Results of a new study showed that in 2001 nearly 2 million Americans experienced an eye injury that required treatment. Most eye injuries (51%) were treated in emergency departments, followed by private physicians offices (39%) and outpatient (8%) and inpatient (2%) facilities.

The injuries seen the most included superficial injuries, foreign bodies, contusions and open wounds. White men in their 20s had the highest number of eye injuries.

Study researchers gathered information about the causes, characteristics and estimates of eye injuries treated in emergency departments, inpatient and outpatient facilities and physicians offices from the National Ambulatory Medical Care Survey, the National Hospital Ambulatory Medical Care Survey and the National Hospital Discharge Survey of 2001.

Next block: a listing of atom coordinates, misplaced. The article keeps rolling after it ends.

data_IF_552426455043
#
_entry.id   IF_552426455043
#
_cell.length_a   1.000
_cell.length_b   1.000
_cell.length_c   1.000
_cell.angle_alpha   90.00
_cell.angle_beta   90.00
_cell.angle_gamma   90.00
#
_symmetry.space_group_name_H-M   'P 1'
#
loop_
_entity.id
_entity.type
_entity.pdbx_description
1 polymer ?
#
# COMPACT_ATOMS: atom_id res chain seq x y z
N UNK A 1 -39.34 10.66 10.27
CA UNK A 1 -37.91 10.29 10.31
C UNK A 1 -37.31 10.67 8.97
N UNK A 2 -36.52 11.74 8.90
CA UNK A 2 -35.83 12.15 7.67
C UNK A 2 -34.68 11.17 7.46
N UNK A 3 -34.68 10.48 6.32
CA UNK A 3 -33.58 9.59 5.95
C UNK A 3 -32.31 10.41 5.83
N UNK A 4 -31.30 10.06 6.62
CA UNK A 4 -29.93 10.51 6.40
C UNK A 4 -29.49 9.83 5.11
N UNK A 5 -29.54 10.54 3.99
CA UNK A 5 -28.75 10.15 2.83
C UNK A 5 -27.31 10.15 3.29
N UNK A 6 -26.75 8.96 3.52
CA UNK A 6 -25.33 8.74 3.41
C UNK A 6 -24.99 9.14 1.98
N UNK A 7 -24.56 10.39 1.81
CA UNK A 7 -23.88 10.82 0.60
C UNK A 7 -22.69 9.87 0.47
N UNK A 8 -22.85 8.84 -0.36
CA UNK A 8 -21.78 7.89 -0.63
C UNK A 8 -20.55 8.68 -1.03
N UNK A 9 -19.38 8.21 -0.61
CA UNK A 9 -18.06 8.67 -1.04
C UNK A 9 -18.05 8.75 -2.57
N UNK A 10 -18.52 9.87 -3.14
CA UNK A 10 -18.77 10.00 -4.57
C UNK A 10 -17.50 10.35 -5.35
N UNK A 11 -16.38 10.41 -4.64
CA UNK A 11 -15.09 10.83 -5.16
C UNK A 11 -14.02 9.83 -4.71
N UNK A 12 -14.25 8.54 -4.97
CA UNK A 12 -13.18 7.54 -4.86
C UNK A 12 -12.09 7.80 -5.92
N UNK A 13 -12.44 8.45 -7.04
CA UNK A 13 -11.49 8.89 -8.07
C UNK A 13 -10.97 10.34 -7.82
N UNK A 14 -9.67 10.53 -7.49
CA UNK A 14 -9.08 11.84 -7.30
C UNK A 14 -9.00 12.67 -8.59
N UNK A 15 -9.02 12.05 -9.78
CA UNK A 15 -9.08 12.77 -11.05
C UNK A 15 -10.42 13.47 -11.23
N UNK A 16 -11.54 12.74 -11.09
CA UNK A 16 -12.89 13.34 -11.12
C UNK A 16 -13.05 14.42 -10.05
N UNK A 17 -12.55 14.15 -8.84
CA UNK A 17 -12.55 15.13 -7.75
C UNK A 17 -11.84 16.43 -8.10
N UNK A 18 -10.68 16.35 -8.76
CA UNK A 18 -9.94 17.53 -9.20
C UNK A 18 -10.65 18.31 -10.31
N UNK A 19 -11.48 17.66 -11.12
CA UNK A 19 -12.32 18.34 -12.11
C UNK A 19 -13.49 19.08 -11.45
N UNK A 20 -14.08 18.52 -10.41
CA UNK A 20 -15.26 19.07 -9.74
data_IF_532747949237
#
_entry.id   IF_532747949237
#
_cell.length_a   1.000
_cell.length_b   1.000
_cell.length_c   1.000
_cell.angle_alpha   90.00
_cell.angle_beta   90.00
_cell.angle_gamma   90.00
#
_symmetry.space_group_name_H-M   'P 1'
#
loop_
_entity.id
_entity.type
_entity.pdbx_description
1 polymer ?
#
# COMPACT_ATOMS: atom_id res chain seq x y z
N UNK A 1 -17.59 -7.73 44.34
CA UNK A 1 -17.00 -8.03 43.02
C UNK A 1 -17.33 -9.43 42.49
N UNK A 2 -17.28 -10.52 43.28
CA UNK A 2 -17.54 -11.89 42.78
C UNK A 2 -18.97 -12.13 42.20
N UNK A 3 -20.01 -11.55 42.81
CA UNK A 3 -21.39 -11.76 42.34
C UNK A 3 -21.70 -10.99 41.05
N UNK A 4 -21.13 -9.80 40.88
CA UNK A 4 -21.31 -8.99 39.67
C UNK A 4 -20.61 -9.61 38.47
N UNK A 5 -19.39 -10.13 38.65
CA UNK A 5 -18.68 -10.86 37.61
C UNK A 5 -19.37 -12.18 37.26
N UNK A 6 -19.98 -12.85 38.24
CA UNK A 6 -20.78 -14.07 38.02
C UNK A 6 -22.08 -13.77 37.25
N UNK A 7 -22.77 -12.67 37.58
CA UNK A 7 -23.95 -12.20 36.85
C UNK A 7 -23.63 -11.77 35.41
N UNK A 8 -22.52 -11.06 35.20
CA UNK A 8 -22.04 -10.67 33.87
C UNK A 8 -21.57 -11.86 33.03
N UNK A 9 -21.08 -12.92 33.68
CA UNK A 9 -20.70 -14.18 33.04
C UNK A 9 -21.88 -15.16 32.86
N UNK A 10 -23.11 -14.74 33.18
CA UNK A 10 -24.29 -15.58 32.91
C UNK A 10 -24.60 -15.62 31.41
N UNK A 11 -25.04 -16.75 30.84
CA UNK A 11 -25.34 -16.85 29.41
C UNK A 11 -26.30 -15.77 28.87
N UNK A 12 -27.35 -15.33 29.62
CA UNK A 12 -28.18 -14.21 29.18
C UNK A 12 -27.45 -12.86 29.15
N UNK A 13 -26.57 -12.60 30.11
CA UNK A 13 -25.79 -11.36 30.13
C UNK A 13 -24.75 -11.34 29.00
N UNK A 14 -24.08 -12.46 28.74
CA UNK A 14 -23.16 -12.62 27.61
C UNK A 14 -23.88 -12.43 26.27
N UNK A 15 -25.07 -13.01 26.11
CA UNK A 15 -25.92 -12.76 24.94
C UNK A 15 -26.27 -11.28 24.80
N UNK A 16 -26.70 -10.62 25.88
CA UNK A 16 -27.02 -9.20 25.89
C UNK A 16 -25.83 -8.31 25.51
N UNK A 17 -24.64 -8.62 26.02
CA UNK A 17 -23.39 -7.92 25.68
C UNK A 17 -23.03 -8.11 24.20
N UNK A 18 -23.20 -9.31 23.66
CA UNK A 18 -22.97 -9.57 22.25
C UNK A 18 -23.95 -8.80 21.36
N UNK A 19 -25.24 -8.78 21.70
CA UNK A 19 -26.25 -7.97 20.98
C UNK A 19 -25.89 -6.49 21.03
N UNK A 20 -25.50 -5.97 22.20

Private physicians represent an important source of care for eye injury in the United States, the researchers wrote.

However, this study did not look at data for injuries treated in optometric offices and specialty eye care facilities, says Richard Madonna, O.D., chief of the ocular disease and special testing service at the University Optometric Center of the State University of New York State College of Optometry.

While some practitioners working in private offices and emergency departments may have received special training in the treatment of eye injuries, many have not received this training nor do they have the type of equipment that is often needed to care for ocular injuries, Dr. Madonna says.

Optometrists should recognize that patients with ocular injuries would probably be better served in an optometrists office, and they should promote their skills and availability in taking care of these patients, he says.

McGwin G Jr., Xie A, Owsley C. Rate of eye injury in the United States. Arch Ophthalmol 2005 Jul;123(7):970-76.

Vol. No: 142:8Issue: 8/15/2005